Picasso Inspired Digitally Rendered Collage
Grade Level: Eighth Grade
Time Needed: Three Class Periods
Focus: Using Photoshop, the students will create a digital collage of themselves inspired by collages made by Pablo Picasso.
a. 126.96.36.199.2- Analyze how the principles of visual art, such as repetition, pattern, emphasis, contrast and balance are used in the creation, presentation of, or response to visual artworks.
b. 188.8.131.52.1- Demonstrate use of a variety of tools, materials and techniques in media arts based on the characteristics of the hardware and software.
c. Using inspiration from Picasso, students will create digital collages.
Slideshow of Picasso's works- his collages and paintings, prints of Picasso's works throughout the room, images such as: http://record.wustl.edu/2002/08-23-02/images/picasso200.jpg and http://teachers.westport.k12 .ct.us/artsmarts/Projects/ Picass2.jpg
Macintosh computer with camera, mouse, keyboard, Photoshop software, Photo Booth program, Printer, ink, paper
Introduction to the Lesson:
Artlex.com defines collage as "a picture or design created by adhering such basically flat elements as newspaper, wallpaper, printed test and illustrations, photographs, cloth, string, etc. to a flat surface." Many artists have worked with this idea. Pablo Picasso, Kurt Schwitters, and Robert Rauschenberg are a few of these artists. Although all of these artists create collage work, each artist has a very personal and different way of creating their work. Some artists stick strictly to paper and glue, while other artists branch out and bring different forms of media into their art. Digital collage is very different but still shares the same basic principles.
Pablo Picasso is a great example of an artist who used collage in his work. He was born in 1881 and died in 1901. Picasso was born in Spain, and much of his education came from his father. His father recognized Picasso's amazing talent. Picasso is probably best known for the different periods in his painting, such as the Blue Period and the Rose Period. He also is known from his work with Cubism. The Blue Period was during a state of mourning as the death of a friend triggered the use of these colors. Picasso's color palette eventually moved towards warmer colors such as pinks and yellows. Picasso's interest in multiple views of an object let to the Cubism movement. This movement is arguably what Picasso is most known for. The division of canvas and different perspectives can help inspire the idea of collage.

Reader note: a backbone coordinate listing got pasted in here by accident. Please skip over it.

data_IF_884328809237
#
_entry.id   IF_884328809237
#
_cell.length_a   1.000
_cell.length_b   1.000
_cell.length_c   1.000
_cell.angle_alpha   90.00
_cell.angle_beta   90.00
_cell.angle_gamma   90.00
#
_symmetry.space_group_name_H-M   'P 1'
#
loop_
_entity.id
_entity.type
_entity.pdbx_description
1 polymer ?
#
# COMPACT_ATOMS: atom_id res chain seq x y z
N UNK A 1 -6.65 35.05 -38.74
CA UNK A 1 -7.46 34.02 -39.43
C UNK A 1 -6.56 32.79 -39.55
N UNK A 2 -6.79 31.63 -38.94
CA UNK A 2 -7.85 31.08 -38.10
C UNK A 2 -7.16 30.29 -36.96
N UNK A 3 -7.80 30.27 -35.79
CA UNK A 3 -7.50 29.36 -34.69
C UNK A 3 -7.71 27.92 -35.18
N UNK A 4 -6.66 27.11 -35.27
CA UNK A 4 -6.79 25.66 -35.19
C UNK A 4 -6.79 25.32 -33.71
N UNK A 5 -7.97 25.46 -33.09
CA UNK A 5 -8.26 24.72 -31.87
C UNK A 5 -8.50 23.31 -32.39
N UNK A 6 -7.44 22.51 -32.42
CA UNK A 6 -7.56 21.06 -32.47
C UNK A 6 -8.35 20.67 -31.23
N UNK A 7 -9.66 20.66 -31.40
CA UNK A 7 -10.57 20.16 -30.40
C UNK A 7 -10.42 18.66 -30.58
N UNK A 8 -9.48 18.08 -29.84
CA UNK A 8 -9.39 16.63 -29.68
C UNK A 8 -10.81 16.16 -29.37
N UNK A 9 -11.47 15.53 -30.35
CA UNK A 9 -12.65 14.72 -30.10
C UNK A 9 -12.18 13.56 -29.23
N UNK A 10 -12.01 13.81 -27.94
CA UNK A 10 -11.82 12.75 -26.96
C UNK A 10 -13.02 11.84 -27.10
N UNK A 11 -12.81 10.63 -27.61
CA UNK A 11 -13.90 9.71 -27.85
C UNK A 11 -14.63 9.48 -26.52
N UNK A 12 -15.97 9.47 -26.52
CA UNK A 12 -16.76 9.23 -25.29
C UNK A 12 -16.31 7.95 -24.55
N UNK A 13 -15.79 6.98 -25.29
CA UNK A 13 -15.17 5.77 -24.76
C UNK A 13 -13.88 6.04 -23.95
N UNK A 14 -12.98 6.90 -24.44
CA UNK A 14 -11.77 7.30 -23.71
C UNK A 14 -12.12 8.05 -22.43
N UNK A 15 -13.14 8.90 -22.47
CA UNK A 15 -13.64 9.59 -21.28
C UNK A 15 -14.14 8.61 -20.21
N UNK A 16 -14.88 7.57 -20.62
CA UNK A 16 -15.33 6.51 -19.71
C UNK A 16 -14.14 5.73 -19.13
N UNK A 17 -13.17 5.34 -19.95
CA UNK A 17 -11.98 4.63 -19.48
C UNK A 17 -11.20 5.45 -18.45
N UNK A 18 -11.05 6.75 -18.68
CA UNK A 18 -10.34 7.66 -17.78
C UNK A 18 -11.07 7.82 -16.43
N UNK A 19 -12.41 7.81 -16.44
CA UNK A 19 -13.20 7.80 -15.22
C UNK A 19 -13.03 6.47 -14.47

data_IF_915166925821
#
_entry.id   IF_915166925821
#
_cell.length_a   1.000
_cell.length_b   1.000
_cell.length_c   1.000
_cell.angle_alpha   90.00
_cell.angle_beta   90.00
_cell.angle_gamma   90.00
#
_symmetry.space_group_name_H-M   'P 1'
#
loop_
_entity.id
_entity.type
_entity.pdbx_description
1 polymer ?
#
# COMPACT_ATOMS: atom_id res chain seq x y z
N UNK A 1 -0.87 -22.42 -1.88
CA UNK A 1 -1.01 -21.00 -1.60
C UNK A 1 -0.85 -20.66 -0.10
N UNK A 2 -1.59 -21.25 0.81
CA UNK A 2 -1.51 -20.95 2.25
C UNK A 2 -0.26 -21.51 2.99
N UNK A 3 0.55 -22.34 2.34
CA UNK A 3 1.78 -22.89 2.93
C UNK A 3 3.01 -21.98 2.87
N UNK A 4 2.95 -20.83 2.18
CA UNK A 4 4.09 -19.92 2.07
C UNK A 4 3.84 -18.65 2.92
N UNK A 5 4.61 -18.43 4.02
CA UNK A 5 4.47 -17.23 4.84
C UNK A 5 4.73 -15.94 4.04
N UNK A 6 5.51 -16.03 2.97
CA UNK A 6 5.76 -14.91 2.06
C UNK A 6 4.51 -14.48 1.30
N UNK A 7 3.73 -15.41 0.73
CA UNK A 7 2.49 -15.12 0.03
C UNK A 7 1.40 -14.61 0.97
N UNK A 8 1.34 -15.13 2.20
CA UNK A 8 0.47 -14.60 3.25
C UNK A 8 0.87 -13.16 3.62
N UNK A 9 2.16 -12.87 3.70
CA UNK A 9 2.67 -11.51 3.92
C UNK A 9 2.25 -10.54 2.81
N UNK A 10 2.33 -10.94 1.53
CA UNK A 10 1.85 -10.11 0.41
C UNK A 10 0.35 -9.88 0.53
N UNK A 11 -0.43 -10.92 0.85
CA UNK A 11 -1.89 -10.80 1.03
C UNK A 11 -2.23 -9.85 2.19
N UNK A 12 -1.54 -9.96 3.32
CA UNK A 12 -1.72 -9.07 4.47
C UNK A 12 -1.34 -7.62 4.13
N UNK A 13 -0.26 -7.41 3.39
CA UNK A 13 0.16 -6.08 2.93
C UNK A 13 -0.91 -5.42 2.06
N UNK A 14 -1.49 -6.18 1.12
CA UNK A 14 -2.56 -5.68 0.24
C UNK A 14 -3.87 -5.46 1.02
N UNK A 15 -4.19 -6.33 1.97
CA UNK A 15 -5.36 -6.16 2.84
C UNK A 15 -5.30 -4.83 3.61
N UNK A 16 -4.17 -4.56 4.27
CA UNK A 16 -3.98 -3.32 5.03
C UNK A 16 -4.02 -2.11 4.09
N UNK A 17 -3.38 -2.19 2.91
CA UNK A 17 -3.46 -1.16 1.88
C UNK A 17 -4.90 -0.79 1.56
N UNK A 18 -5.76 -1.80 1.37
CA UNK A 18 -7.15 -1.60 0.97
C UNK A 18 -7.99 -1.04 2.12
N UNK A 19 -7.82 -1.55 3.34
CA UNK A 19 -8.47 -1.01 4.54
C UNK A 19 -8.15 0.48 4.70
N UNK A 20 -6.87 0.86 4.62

Class 1: The students will be introduced to the Photoshop program. The students will begin class by taking pictures of themselves with the Photo Booth program on the Mac computer. These pictures will then be brought into Photoshop, and the class will learn basic uses and tools of the program. The students will also look at the artist Pablo Picasso, specifically his collages and a few paintings. The class will be asked to draw inspiration from Picasso when creating their own collages. The students will begin their collage with the pictures they took at the beginning of class. They will be encouraged to add different shapes, colors, and patterns to this initial image.
Class 2: The class will continue working on their Picasso inspired collages. The students will be encouraged to use many layers and think about the digital media they are using. The students should be breaking up their faces and thinking about the cubism movement and the style used in Picasso's works. Near the end of class the students will have a chance to walk around the room and see what their classmates are doing. Helpfully suggestions will be welcomed to strengthen everyone's work.
Class 3: The students will have the first portion of the class to finish and make any changes to their collages. As the students finish they will have the opportunity to print their collages. As students are printing the images will be displayed throughout the room along with comment sheet; the students will be able to give the artist their input on each collage. There will be a brief, overall critique about the project and the outcome.
The class will participate in a group critique of the project. Each student will be given a piece of paper with the other students' comments about the work.
Art Production: Digitally rendered collage
Aesthetics: Collage inspire by that of Pablo Picasso
Art History: Pablo Picasso
Art Criticism: Class showing and critique
"Janson's Legacy Honored in Gallery of Art Exhibition." Record. 2002. Washington
University in St. Louis. 11 Dec 2009. <http://record.wustl.edu/2002/08-23-02/images/picasso200.jpg>.
"Pablo Picasso." The Art History Archives- Biography & Artworks. The Art History
Archives. 11 Dec 2009. <www.arthistoryarchive.com/arthistory/cubism/Pablo-Picasso.html>.